Archana Bhurke SHOR – A Spatial Exploration of Soundscapes of Birds in the City inspired by the Traditional Indian Art of Kalamkari

  • Tauira / Student
    Archana Bhurke
  • Kaiako / Lecturer
    Rachel Carley
Judge's comments:

Delightfully tactile and wonderfully evocative this mesmerising series of explorations and studies of soundscapes leaves one feeling inspired. Wonderfully curated and deeply moving this project suggests a refined level of sensitivity.


SHOR – A Spatial Exploration of Soundscapes of Birds in the City inspired by the Traditional Indian Art of Kalamkari.

Shor, a Hindi word for noise, tells my story of belonging in Tāmaki Makaurau by visualising sound as patterns formed by listening to familiar and unfamiliar birdsongs. From walking on the busy, chaotic, vibrant, and noisy streets of my home in Mumbai, India, I am now disoriented by the comparatively disciplined, formal, grey and quieter streets of Auckland. I missed the buzz, so I was naturally drawn to discovering unique sounds to this place. My research positions my journey of emplacement through the spatialisation of birdsongs using inspiration from the Indian heritage art of Kalamkari. Kalamkari is an ancient textile craft originating from Andhra Pradesh in Southern India, which uses natural dyes made from fruit and vegetables to either hand paint or woodblock print on a cotton cloth.

Kalamkari has been a part of my daily life back home in the form of Kurtas, beddings, wall hangings and my mother’s sarees. What piqued my interest in this traditional art form is the patterns, motifs and their symbolic meanings. Some of the recurring motifs on my mother’s saree were the peacock and the parrot, which symbolise courtship, fertility and love. They were not just adornments on fabric but had narrative linked to them in the mythological realm as vehicles of gods or goddesses and symbols of fertility. These bird stories have been a part of my childhood in folktales as a way of learning the Indian culture. Two particular birds caught my attention, the Myna, which reminded me of home and the Tui, with its peculiar vocals reminding me of my misplacement. Listening to these birds made me nostalgic about the “Tota (parrot)- Myna” stories I heard as a child and the bird motifs on my mother’s saree. Ever since I discovered these birds through their sounds while walking through the city, I wondered what their sounds would look like.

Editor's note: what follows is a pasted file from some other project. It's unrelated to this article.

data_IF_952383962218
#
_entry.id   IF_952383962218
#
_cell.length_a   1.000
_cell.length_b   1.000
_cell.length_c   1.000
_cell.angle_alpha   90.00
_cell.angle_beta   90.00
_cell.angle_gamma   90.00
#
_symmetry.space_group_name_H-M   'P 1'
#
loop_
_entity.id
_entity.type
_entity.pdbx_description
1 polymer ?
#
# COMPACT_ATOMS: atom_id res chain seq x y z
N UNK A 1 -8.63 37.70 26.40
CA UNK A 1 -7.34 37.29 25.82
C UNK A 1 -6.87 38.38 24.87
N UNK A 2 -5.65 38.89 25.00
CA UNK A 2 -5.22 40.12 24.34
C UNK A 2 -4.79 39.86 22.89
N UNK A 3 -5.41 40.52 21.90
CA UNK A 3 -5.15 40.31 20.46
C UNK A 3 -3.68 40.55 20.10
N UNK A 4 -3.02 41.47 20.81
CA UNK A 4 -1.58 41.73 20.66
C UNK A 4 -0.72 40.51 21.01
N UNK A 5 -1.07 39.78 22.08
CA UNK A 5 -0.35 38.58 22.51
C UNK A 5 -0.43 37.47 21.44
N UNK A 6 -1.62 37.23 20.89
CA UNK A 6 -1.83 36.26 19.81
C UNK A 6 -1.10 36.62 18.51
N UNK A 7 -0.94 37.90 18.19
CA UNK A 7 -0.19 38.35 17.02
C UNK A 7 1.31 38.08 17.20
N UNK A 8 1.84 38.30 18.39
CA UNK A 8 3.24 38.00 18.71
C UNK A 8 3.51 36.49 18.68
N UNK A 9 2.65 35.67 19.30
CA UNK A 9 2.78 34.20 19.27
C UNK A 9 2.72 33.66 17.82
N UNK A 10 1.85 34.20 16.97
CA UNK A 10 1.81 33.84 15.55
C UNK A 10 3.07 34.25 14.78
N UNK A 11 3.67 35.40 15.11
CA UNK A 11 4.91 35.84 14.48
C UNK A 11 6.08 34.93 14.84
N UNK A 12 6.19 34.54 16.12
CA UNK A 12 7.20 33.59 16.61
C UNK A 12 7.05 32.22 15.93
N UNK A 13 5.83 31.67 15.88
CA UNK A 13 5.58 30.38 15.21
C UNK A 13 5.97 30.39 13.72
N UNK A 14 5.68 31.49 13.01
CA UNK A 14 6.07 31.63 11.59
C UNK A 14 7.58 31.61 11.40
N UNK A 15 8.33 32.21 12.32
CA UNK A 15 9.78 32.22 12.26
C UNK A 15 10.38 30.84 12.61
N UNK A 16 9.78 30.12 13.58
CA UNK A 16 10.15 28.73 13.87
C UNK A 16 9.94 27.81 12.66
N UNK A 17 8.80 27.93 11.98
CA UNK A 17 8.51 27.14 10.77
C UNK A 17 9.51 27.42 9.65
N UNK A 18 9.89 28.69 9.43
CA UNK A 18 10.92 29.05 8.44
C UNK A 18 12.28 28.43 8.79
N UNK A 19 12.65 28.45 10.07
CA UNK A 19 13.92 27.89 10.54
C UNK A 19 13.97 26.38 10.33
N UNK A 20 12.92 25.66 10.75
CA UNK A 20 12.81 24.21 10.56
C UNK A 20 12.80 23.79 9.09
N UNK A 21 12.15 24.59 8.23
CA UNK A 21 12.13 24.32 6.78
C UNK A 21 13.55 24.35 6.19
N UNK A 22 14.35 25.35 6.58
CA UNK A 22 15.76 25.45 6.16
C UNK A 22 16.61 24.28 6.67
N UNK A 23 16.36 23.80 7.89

Coming from the realms of rich Indian mythology, stories, and symbolism, I am reimagining the invisible sense of sound as patterns and motifs that have left an imprint on my state of being. I have proposed a walking methodology for the sonic cartography of places in the city where I discover known and unknown sounds. By recording and interpreting these acoustic cues through drawing and mark-making, I am developing a new visual language to delineate my attachments with this new place. While keeping inspiration from the traditional Kalamkari art and using digital software to design, replicate and screen print the sound motifs on different textiles, I am exploring new ways to reinvent the heritage art. This project aims to share this newfound knowledge through surface design, where I manifest surfaces that tell my story of belonging.